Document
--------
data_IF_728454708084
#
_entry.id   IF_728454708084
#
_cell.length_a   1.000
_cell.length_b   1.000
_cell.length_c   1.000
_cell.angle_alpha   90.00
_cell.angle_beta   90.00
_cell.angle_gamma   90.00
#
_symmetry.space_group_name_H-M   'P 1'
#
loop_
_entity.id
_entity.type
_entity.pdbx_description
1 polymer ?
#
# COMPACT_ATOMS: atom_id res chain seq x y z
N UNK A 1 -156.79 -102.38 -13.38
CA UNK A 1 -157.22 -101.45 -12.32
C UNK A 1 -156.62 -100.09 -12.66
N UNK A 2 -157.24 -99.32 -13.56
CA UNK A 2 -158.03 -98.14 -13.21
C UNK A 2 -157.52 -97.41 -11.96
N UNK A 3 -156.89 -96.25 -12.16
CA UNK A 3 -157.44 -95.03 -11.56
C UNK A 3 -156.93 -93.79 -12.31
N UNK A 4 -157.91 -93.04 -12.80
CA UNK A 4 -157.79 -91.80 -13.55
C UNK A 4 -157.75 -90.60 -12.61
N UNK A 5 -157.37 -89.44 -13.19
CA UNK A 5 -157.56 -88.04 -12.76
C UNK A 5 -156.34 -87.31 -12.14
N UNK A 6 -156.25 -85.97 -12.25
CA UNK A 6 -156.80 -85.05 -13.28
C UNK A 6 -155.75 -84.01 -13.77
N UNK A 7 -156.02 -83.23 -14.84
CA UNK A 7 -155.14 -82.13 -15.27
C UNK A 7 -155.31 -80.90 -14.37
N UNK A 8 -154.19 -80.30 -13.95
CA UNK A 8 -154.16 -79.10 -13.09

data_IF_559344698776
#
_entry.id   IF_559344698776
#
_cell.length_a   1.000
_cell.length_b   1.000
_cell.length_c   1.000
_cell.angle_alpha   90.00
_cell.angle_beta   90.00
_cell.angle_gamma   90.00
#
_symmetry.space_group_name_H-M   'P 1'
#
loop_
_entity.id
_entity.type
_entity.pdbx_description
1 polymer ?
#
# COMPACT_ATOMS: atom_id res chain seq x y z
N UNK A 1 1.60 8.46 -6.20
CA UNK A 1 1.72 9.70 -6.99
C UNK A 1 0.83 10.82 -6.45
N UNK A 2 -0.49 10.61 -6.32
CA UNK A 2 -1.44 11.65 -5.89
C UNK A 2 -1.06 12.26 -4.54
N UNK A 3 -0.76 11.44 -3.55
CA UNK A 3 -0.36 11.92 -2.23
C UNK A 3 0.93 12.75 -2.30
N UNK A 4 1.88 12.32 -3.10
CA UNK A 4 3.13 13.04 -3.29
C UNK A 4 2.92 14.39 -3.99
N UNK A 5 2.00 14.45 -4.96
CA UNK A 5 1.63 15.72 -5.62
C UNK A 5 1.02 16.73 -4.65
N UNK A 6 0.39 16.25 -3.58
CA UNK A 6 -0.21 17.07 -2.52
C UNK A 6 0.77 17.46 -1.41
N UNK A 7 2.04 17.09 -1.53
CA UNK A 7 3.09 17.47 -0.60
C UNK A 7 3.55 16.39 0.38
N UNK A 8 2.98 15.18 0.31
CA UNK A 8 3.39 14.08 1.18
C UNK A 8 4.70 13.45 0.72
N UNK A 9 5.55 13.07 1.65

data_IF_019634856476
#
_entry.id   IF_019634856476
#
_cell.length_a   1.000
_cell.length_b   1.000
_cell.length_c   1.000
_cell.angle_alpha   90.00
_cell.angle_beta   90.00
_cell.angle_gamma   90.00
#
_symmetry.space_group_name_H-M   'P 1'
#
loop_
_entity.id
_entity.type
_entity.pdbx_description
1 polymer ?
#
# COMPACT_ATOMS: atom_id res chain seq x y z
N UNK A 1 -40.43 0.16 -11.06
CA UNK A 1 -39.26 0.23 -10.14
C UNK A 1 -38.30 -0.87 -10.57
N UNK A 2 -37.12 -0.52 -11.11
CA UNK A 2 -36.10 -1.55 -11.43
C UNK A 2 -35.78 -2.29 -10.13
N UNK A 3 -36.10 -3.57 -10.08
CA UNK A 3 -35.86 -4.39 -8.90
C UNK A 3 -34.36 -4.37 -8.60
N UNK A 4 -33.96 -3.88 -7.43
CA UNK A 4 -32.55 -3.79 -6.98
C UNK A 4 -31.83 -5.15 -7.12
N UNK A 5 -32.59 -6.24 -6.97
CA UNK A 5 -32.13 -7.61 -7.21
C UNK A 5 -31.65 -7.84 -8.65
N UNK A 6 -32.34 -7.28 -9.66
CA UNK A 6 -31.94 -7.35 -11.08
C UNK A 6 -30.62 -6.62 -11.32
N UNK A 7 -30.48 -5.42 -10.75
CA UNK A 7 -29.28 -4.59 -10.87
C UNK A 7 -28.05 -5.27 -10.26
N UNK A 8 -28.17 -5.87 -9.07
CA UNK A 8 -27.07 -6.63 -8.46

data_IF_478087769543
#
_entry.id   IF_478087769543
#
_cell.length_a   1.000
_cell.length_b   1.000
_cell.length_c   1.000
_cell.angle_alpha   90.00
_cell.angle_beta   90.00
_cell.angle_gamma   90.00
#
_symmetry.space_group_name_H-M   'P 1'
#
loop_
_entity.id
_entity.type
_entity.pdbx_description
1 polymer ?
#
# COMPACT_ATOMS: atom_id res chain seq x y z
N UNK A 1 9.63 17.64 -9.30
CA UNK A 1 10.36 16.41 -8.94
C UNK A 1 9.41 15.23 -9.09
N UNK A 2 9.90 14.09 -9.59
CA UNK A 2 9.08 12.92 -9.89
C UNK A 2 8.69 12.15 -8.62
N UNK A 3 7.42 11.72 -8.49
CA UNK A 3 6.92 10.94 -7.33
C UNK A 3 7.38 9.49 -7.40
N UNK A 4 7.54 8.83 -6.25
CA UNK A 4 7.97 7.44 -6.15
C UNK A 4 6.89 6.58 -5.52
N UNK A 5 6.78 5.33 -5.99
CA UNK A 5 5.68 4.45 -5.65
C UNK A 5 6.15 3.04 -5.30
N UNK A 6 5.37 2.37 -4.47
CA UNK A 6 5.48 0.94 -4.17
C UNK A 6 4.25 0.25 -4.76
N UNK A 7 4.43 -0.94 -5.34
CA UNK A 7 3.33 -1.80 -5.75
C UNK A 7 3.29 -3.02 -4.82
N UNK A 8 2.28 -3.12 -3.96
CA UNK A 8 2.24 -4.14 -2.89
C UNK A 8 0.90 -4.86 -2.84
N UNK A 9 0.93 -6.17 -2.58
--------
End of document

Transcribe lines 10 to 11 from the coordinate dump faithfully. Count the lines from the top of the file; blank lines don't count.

_cell.angle_gamma   90.00
#